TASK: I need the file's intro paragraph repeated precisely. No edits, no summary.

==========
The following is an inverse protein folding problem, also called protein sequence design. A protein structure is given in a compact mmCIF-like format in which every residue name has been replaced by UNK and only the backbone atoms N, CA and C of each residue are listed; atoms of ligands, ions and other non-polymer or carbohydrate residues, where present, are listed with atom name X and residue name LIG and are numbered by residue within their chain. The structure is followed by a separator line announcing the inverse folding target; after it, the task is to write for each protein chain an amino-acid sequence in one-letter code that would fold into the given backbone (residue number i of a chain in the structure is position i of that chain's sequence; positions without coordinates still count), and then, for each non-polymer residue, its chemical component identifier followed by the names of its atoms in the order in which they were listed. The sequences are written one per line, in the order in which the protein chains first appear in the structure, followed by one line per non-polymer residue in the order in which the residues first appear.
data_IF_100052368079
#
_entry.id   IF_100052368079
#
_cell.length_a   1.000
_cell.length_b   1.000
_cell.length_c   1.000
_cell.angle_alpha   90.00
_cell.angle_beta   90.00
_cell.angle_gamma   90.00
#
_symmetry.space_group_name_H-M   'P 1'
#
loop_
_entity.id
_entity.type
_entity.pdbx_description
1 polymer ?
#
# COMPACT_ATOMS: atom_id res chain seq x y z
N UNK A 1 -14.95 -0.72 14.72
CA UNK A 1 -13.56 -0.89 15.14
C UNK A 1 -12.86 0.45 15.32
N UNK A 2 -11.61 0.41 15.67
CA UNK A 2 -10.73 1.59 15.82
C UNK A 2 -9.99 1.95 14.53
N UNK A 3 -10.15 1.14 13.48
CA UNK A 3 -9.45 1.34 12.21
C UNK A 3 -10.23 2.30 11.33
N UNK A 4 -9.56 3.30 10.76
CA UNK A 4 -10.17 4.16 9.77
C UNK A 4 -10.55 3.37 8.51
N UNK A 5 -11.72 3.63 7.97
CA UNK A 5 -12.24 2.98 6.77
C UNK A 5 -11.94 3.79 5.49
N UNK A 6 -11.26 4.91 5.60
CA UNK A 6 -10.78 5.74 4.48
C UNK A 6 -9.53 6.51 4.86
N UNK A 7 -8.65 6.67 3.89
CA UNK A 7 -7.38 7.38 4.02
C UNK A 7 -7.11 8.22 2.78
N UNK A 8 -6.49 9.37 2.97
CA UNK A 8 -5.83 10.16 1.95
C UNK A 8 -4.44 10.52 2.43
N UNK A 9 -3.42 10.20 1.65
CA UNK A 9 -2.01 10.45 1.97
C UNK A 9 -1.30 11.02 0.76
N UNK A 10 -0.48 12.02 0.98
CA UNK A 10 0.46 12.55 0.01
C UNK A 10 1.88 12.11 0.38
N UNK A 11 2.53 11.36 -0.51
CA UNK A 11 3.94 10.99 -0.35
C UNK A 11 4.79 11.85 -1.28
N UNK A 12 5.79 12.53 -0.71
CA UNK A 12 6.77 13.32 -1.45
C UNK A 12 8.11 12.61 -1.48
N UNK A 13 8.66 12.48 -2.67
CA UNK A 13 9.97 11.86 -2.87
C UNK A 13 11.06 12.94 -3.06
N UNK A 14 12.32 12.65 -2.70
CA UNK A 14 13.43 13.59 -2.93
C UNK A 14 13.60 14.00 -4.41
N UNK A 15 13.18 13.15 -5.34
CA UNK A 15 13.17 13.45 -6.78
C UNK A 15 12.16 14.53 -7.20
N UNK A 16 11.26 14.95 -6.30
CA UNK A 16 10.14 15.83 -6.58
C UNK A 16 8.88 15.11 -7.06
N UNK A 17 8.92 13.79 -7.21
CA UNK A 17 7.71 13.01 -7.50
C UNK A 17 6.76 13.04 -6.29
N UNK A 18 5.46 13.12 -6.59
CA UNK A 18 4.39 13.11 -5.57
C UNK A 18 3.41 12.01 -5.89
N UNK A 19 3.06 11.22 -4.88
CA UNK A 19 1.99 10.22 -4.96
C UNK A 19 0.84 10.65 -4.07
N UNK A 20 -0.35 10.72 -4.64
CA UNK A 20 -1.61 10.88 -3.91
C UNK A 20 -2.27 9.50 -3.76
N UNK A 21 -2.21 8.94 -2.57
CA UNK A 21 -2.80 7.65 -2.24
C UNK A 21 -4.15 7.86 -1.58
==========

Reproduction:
The following is an inverse protein folding problem, also called protein sequence design. A protein structure is given in a compact mmCIF-like format in which every residue name has been replaced by UNK and only the backbone atoms N, CA and C of each residue are listed; atoms of ligands, ions and other non-polymer or carbohydrate residues, where present, are listed with atom name X and residue name LIG and are numbered by residue within their chain. The structure is followed by a separator line announcing the inverse folding target; after it, the task is to write for each protein chain an amino-acid sequence in one-letter code that would fold into the given backbone (residue number i of a chain in the structure is position i of that chain's sequence; positions without coordinates still count), and then, for each non-polymer residue, its chemical component identifier followed by the names of its atoms in the order in which they were listed. The sequences are written one per line, in the order in which the protein chains first appear in the structure, followed by one line per non-polymer residue in the order in which the residues first appear.